“But mom, I’d be glad to take you to the hairdresser. You don’t have to drive.” She just does not understand. I like it when she takes me places, but I want my car, right there, for me. It is my independence, and it’s important to me to always have that option, to see it, even if I don’t drive very often. Why doesn’t she understand?
It is my belief, as a baby boomer myself, that our vehicles are much more than a means of transportation to us. When we got our licenses, the world immediately expanded! We grew up with the car – it was only in the 1950’s that cars were affordable and available to most families in the US, so we were the first generation to use the motor vehicle as our means of social networking. We did not have cell phones or the internet to connect with our friends, our teams or our schools. We had to drive to meet at the local hangout, go to the bonfire pep rally, or meet at the lake, quarry or beach. Remember the Sunday drives? Drive-in theaters? Drive-up ice cream shops? Today, our children and grandchildren connect with the world through technology: the internet and their cell phone, which is almost a part of their body. While we cannot put our cars in our back pocket, they are just as important to us. Our cars have been part of who we are. We all remember our first car, right?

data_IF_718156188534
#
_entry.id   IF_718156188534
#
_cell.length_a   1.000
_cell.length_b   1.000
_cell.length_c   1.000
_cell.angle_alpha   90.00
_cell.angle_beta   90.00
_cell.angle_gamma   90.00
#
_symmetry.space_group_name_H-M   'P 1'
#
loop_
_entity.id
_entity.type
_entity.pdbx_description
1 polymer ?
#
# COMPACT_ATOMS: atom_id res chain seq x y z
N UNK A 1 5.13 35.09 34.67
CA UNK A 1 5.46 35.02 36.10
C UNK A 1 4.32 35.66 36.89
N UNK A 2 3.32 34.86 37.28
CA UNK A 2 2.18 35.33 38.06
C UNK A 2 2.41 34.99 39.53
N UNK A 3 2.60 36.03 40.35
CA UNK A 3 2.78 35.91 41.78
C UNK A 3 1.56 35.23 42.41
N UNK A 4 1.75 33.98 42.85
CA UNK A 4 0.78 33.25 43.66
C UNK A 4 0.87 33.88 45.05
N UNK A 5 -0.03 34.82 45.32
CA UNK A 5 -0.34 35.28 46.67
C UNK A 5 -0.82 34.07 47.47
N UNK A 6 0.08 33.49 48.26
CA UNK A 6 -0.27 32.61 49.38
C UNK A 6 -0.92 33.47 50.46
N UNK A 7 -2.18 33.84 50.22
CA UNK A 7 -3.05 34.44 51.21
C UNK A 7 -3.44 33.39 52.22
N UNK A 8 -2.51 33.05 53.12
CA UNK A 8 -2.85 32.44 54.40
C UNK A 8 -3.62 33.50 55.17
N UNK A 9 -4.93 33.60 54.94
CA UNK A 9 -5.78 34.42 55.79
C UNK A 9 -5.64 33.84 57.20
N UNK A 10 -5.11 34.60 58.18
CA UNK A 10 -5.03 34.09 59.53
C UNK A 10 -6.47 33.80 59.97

This is important for others to understand. It may be helpful to explain this to the daughter, son or family member who wants to take that symbol of independence away. However, there will be a time when we need to let go. It could be now or many years from now. Regardless, you must plan – plan as you would for retiring from a job that has defined you over the last 30, 40 or 50 years. Or as you have helped plan for your children’s college education, marriage and adult life. Just remember, while you might let go of the car and driving – you do not need to let go of life! Plan for the road ahead. Use these tools and the help of family and friends to find a new way to maintain the social network of your life in the years to come!
Dr. Anne Dickerson